Five of six top Putnam math contest scorers are from MIT
MIT took first place in the 2014 William Lowell Putnam Mathematical Competition, results for which were recently released. Five MIT individuals also received the Putnam Fellowship, which was awarded to the top six scorers.
Zipei Nie ’15, Mitchell M. Lee ’16, and David H. Yang ’17 made up the first-place-winning team, and Nie, Yang, Mark Sellke ’18, Bobby Shen ’17, and Lingfu Zhang ’17 were Fellows. These six were among the 32 MIT students placing in the top 89, all in an overall pool of 4,320 competitors from 577 schools.
The Putnam test, which began in 1938, has 12 problems and lasts for six hours. It emphasizes speed, unlike the mathematical research conducted at institutions like MIT. “Class at MIT didn’t help much directly; the Putnam doesn’t cover any super-advanced math, so I knew all the theory needed before coming here,” Sellke said.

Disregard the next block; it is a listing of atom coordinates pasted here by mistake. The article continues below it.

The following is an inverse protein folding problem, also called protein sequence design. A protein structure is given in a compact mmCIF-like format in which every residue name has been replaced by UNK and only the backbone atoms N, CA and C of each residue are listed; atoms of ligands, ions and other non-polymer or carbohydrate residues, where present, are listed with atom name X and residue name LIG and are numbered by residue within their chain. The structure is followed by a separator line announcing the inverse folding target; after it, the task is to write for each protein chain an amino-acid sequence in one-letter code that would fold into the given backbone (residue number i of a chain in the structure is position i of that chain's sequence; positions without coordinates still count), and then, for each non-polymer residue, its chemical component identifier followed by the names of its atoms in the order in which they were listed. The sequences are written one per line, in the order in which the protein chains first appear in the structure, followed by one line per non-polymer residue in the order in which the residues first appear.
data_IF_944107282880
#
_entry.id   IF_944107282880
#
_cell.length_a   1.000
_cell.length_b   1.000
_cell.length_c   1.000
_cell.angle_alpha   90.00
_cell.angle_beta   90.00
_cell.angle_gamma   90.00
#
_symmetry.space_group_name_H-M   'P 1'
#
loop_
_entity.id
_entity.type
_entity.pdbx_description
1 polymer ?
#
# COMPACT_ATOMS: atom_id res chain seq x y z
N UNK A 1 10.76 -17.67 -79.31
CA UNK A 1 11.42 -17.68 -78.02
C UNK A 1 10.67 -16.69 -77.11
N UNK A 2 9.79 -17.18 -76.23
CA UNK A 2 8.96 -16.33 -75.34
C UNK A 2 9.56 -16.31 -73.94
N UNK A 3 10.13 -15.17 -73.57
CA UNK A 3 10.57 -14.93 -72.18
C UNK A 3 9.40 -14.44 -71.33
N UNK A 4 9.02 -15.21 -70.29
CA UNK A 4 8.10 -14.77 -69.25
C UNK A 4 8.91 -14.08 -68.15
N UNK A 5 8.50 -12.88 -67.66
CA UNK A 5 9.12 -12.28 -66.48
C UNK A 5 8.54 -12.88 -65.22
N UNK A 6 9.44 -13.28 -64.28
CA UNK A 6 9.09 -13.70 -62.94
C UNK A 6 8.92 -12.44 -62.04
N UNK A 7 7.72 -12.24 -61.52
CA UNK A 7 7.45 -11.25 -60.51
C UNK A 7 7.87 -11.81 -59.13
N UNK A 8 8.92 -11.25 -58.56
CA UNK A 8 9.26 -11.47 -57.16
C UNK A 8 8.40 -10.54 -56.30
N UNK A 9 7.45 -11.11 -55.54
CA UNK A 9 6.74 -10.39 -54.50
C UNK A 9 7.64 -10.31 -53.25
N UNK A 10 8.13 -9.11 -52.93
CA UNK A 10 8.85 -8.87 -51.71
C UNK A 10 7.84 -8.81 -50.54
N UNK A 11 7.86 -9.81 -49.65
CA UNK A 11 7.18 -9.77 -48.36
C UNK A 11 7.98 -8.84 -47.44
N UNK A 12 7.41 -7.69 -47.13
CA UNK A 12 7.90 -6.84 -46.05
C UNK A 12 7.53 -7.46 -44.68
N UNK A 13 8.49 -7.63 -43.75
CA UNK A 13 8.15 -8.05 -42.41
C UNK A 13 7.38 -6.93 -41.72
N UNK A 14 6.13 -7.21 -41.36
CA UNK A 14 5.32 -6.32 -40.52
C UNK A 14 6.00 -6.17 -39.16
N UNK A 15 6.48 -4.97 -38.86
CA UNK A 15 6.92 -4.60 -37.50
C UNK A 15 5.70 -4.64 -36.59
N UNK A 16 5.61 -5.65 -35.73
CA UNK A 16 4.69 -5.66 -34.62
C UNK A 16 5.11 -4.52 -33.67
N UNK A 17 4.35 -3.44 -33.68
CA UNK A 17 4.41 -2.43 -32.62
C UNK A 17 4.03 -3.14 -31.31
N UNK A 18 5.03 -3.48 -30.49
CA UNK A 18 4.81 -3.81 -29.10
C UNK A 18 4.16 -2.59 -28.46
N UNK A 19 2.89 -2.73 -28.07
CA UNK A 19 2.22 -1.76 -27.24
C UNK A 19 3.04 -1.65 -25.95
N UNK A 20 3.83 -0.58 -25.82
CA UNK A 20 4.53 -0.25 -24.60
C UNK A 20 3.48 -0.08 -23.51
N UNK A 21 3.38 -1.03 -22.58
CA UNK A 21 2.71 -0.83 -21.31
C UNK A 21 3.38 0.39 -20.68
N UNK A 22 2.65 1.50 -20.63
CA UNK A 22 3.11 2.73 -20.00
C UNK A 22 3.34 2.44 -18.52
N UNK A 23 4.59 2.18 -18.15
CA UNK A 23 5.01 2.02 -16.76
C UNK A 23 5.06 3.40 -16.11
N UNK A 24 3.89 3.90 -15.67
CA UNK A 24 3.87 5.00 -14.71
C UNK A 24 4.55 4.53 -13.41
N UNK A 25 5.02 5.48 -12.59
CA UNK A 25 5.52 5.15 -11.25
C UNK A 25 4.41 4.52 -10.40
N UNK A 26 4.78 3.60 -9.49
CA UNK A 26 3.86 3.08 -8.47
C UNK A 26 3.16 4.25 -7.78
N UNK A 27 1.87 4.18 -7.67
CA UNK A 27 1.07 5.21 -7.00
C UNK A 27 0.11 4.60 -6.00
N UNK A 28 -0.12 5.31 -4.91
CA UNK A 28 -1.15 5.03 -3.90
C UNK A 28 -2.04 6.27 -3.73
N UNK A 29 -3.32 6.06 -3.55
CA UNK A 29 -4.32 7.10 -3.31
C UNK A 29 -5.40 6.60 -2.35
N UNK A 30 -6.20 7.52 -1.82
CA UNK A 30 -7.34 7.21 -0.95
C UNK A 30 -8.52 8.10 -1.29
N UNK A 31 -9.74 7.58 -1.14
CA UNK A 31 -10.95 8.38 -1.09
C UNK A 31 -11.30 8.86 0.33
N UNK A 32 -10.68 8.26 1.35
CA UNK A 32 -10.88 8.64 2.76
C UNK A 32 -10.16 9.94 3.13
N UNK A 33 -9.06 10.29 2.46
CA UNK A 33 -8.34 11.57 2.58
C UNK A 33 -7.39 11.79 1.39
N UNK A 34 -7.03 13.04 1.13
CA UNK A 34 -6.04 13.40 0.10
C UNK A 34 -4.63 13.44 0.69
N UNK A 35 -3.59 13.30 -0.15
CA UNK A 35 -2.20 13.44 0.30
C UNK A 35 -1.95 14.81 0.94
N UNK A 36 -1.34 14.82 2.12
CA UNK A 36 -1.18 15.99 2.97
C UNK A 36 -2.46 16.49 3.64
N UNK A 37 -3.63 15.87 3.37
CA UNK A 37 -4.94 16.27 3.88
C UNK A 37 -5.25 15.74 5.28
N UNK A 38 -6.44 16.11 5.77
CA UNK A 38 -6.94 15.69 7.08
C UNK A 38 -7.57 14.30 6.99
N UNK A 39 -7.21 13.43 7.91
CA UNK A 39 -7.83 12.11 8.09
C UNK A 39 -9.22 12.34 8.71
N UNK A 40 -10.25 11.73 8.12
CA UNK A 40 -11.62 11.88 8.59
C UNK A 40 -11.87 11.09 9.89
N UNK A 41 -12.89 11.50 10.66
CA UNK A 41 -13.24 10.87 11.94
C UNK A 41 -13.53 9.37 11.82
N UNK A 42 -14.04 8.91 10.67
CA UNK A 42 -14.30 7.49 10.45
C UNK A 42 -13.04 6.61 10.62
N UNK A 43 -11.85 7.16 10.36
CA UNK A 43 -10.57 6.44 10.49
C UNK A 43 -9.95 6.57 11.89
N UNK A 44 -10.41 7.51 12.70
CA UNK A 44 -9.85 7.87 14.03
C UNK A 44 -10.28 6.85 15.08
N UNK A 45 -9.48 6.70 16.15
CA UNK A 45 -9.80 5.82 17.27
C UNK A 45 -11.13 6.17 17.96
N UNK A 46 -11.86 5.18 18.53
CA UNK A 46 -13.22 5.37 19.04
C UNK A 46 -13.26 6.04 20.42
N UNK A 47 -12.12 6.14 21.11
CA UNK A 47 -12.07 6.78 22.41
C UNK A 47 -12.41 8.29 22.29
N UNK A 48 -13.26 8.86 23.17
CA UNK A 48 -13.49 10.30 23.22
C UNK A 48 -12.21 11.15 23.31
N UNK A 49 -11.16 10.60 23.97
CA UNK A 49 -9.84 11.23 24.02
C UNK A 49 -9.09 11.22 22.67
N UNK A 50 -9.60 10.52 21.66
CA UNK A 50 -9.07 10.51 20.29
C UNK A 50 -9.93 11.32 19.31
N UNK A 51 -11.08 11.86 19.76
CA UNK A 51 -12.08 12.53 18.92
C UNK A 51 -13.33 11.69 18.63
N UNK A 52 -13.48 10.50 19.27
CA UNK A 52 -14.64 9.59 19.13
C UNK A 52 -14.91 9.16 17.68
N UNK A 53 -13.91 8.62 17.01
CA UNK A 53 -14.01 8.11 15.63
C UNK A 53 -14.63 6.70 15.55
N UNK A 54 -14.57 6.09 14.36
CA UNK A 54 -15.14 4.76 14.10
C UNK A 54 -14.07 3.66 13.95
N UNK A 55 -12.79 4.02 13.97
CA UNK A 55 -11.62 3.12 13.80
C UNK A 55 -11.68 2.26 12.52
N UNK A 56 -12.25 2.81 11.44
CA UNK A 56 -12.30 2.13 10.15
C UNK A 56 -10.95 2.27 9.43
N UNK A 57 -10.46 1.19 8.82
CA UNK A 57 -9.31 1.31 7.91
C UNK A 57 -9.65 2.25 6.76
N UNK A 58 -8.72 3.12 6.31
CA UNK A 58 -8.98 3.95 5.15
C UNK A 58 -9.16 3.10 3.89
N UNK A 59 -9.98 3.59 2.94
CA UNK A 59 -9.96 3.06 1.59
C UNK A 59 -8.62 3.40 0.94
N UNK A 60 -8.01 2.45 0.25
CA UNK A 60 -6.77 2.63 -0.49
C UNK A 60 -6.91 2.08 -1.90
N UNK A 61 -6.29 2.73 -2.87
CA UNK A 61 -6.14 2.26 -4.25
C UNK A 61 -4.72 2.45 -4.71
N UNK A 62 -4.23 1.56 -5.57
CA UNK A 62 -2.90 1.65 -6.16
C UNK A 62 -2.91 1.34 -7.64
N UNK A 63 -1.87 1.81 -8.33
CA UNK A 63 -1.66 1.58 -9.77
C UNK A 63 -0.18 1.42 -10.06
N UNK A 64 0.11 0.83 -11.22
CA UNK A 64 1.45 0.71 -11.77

The exam is known for being difficult. The median for this year was 3 points out of 120, and many people get a score of zero. “I’d tell people interested in taking the Putnam to go for it and not worry about the competitive part; you should take it for the chance to work on fun math problems and discuss them afterwards,” Sellke said.
Freshmen at MIT can prepare for the Putnam by taking 18.A34 (Problem Solving Seminar) taught by Bjorn Poonen, a math professor and four-time Putnam Fellow himself.
The Fellows received $2,500 each, and the scoring team members received $1,000 each in addition to the $25,000 that MIT was awarded.